The Alliance for Change is of the view that the contract that the Government of Guyana has awarded to BP International Limited is shrouded in secrecy. To corroborate its claim, the party drew attention to an announcement by the Ministry of Natural Resources which indicated that the contract shared with the British company is at a market cost of US$0.00 for one year. This reality, according to AFC’s Member of Parliament, David Patterson, is suspicious.
He said during the party’s weekly press conference on Friday that marketing companies would usually charge a commission on each barrel of oil that is sold or charge the Government a fixed base fee per transaction.
“It is vital that further information be provided because no company works for free and this is even more important because the Government’s release is saying the BP International Limited will not only be marketing our oil but will also be providing training and other technical services as well. Obviously, all of these services come at a fee,” he said.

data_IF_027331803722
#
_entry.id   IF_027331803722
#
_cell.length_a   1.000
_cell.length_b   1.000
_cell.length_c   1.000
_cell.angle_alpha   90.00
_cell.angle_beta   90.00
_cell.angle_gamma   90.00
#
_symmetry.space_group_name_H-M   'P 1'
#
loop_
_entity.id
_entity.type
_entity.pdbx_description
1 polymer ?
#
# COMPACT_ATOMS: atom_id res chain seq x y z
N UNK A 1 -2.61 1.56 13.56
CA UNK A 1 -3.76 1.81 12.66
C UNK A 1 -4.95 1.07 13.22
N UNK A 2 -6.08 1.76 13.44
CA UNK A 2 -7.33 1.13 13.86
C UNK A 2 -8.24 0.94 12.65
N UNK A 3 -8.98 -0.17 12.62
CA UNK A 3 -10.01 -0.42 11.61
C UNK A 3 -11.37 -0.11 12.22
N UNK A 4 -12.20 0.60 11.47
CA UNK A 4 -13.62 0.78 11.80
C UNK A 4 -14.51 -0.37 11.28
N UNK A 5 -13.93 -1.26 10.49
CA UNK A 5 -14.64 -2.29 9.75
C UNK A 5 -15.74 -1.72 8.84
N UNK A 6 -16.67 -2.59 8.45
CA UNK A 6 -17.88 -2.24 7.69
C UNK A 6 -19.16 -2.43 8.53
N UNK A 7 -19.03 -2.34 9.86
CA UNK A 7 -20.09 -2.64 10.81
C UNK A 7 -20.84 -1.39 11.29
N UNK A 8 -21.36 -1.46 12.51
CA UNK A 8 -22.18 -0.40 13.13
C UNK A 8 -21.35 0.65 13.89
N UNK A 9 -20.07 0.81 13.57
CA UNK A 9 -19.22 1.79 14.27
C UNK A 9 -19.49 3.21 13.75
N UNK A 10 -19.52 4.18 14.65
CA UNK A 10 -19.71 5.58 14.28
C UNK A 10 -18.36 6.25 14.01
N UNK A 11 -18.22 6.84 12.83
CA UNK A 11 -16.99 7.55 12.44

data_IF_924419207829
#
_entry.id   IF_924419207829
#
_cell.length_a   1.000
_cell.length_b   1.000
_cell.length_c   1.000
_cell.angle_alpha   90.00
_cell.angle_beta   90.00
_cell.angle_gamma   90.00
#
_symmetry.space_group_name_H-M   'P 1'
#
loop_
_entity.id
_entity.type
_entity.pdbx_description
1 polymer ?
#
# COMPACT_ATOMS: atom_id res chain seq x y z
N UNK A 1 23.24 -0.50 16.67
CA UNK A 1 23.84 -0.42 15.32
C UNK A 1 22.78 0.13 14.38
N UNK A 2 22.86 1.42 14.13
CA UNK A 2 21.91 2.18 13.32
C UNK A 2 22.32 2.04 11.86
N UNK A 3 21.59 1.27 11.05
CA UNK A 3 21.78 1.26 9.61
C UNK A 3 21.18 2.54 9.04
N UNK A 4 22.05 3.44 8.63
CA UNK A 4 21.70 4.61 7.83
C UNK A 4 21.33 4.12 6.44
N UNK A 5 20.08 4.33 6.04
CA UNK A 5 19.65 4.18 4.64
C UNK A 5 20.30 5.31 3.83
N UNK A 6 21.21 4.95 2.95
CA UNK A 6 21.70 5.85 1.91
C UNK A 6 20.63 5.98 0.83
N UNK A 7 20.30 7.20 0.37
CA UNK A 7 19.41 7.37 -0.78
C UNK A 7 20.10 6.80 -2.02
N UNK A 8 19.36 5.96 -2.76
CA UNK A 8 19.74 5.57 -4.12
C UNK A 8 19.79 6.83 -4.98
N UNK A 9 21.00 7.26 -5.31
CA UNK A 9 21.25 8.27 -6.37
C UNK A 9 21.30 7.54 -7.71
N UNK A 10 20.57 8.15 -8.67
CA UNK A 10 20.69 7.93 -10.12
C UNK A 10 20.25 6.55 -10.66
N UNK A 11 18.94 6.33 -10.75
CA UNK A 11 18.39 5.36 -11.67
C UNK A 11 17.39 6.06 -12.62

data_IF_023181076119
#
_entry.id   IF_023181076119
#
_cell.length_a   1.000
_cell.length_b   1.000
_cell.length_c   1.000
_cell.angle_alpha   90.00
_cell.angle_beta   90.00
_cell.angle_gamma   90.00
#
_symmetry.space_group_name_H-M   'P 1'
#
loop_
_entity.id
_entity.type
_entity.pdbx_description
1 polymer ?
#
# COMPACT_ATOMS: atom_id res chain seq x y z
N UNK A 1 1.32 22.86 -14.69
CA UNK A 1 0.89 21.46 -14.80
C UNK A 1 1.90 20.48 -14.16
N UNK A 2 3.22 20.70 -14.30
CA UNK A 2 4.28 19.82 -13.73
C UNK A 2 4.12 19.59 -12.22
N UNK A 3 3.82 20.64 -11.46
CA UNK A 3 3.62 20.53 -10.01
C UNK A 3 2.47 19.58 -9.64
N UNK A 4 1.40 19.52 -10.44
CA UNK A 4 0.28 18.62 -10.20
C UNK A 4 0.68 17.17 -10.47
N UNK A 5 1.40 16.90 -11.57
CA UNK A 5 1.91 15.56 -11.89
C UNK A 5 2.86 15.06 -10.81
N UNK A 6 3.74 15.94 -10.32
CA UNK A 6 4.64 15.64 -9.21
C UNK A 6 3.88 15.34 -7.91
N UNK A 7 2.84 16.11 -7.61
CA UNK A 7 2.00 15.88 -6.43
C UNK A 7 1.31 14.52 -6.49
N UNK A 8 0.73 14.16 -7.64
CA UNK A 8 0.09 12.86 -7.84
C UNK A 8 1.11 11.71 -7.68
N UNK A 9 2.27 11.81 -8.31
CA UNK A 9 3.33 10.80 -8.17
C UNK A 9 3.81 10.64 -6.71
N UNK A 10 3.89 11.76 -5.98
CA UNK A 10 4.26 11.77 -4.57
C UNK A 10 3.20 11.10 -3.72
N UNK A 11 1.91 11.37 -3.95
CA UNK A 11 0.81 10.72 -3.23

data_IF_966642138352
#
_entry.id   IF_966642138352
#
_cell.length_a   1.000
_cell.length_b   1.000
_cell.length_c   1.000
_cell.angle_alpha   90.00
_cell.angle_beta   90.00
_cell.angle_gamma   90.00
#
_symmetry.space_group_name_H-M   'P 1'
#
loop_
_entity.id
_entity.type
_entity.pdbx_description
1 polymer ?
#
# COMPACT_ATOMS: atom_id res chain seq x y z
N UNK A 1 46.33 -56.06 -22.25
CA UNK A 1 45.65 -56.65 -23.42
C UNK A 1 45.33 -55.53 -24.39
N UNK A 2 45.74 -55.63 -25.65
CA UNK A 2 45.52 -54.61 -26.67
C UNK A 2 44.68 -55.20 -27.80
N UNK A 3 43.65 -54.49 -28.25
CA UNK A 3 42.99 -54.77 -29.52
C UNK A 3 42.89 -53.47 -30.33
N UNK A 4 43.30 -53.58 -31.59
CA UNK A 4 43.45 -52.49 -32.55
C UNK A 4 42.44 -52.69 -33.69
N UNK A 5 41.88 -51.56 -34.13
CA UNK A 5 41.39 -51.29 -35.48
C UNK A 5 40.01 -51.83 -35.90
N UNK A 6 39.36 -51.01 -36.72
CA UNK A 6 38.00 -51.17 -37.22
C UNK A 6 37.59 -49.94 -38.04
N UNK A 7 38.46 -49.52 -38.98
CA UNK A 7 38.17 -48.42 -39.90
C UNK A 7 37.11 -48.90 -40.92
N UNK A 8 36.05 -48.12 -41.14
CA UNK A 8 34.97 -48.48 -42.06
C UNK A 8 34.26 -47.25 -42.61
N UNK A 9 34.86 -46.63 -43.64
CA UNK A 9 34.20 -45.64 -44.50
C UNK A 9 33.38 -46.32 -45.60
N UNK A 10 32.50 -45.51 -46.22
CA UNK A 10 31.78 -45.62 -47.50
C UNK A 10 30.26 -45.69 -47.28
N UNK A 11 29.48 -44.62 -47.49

Patterson underscored that one of the principles of the International Secretariat for the Extractive Industries Transparency Initiative (EITI) that Guyana signed onto stipulates that all contracts, including marketing contracts, should be made public.
“The Government is required, if they are going to comply with the EITI standards, to say who the contract benefits and how the company will recoup its money, as well as caveats,” he added.
Energy expert and former Executive Director of the Environmental Protection Agency (EPA), Vincent Adams, posited that service companies like BP International Limited are known for compartmentalizing costs.
“Every contract has to pay for itself, so they just cannot go and spend corporate money,” he stated.
It is anticipated that BP International Limited will provide support and guidance to Guyana in all operating and back-office responsibilities of managing the crude sales and each individual lift while facilitating timely and cost-effective crude operations and supporting the government in the continued introduction of the grade to multiply geographies and refinery systems.
Providing benchmark and performance comparisons of prices paid to Guyana’s crude and working closely with the Government to understand the behaviour and yields of the Liza blend and how these can affect pricing differentials also form part of the services the company is expected to offer.